It’s something you said. I was thinking about it the other day about how AI is everywhere right now. And AI systems, I mean, at the original conference, I think in 1956 is where the term AI was born. Then there was an AI winner in the 1970s and a little bit of revitalization in the ’80s and a pullback. Now, I feel like this is like starting a fire. It’s like it takes so long before the logs catch. The heat’s building up, heat’s building up. Then all of a sudden, you have a roaring fire there. I feel like that’s the moment that AI is done. But without the growth, and this is a blockchain thing. Blockchain supercharged video card technology and the amount of investment in video, in particular, in TSMC, producing the chips, getting down to four nanometers and stuff like that. It’s just amazing stuff. But without blockchain, and I know it was a big villain for a while, I don’t think we would be here with the machines and the volume of them. The other thing I wanted to say on that, which is interesting and blockchain is coming, is that people don’t see the rational application of blockchain, and you’re an expert in blockchain.


[00:27:29.470] – David Maples

Something I thought about the other day was they were talking about… We’ve talked about the positive elements of AI a bit today and the possibly doing things. One of the negative things about it, possibly, is people have talked about disinformation and deep fakes and things like that. Having these AI machines do really amazing, virtually identical, fake pieces of content that people can’t discern. I was thinking about what about blockchain and using NFTs to fingerprint and identify those things so you could verify the source. I don’t know that it’s going to self-police. I’ve heard people say like, Oh, we won’t need that. But I think that would be a good application for blockchain, perhaps.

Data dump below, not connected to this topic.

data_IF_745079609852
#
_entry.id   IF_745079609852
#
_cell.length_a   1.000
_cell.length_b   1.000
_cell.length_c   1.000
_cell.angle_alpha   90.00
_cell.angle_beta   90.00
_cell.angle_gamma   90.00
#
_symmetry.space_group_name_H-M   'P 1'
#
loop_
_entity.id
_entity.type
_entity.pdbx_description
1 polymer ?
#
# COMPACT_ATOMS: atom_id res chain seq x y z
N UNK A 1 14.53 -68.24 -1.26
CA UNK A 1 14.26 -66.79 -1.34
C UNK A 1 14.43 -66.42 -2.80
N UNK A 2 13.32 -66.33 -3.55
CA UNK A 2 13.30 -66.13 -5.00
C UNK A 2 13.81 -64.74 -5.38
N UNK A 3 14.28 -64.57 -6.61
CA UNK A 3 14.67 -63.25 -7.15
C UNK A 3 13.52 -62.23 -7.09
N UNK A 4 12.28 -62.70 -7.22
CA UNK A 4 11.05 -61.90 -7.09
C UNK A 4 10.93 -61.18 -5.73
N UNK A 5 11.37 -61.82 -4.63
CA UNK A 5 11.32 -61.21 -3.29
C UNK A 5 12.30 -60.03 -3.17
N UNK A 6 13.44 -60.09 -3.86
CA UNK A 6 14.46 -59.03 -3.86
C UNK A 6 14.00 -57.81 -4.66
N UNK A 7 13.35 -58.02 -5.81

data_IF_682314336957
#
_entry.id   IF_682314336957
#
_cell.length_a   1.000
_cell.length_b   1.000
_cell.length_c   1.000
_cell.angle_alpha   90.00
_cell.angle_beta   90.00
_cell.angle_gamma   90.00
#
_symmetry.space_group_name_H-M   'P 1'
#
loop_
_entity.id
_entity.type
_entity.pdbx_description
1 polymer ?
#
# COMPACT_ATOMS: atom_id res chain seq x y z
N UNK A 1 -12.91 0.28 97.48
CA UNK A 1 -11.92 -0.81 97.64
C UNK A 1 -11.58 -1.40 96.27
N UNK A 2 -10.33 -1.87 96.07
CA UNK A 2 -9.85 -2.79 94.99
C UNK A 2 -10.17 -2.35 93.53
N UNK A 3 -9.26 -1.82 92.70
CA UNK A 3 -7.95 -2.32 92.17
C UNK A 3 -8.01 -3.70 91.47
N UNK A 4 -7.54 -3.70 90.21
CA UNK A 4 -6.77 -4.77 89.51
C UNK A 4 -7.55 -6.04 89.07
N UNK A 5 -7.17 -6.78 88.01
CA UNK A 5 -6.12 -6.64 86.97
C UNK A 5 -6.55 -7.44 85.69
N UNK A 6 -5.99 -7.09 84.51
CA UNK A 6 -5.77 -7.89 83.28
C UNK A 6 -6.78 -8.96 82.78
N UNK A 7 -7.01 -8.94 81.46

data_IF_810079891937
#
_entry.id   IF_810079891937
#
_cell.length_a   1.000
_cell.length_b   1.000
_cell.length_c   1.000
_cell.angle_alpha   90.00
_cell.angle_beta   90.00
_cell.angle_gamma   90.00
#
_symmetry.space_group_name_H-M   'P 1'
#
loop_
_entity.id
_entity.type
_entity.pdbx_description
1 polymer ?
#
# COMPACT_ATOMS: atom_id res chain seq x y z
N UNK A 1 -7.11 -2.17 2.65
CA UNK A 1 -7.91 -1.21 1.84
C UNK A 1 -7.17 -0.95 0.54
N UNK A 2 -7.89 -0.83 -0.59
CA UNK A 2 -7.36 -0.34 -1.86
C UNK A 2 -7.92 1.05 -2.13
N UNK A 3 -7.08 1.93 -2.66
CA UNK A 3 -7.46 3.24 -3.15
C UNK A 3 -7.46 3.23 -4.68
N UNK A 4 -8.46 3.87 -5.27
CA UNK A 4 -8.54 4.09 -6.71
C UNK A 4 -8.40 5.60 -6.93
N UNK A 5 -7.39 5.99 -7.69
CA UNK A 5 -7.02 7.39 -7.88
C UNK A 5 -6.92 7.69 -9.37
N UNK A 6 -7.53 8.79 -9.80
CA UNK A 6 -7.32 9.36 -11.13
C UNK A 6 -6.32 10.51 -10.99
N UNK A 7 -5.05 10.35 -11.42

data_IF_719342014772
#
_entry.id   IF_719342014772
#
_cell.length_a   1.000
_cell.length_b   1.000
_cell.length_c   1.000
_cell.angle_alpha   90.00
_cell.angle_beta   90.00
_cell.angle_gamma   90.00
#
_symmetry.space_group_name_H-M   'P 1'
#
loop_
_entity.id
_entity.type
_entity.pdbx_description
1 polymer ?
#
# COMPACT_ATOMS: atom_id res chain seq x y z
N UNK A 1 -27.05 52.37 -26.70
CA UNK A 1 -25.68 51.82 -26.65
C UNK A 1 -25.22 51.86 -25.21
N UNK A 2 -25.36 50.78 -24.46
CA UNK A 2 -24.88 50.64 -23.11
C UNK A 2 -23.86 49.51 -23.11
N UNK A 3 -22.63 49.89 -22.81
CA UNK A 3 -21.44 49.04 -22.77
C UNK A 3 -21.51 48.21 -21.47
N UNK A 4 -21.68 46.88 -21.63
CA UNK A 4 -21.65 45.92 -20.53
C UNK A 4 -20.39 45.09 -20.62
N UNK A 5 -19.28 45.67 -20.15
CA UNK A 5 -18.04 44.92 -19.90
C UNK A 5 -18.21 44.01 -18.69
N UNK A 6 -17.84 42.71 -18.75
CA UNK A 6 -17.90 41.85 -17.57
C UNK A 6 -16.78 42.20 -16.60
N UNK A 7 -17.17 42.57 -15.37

[00:28:04.520] – Shekhar Gupta

Yeah, you’re absolutely right. You talk about NFTs. As soon as people think of NFTs, they think of a Bored Ape picture.


[00:28:11.870] – David Maples

Yeah, the Bored Ape thing, which is not… That’s not the practical application of it, right?


[00:28:16.200] – Shekhar Gupta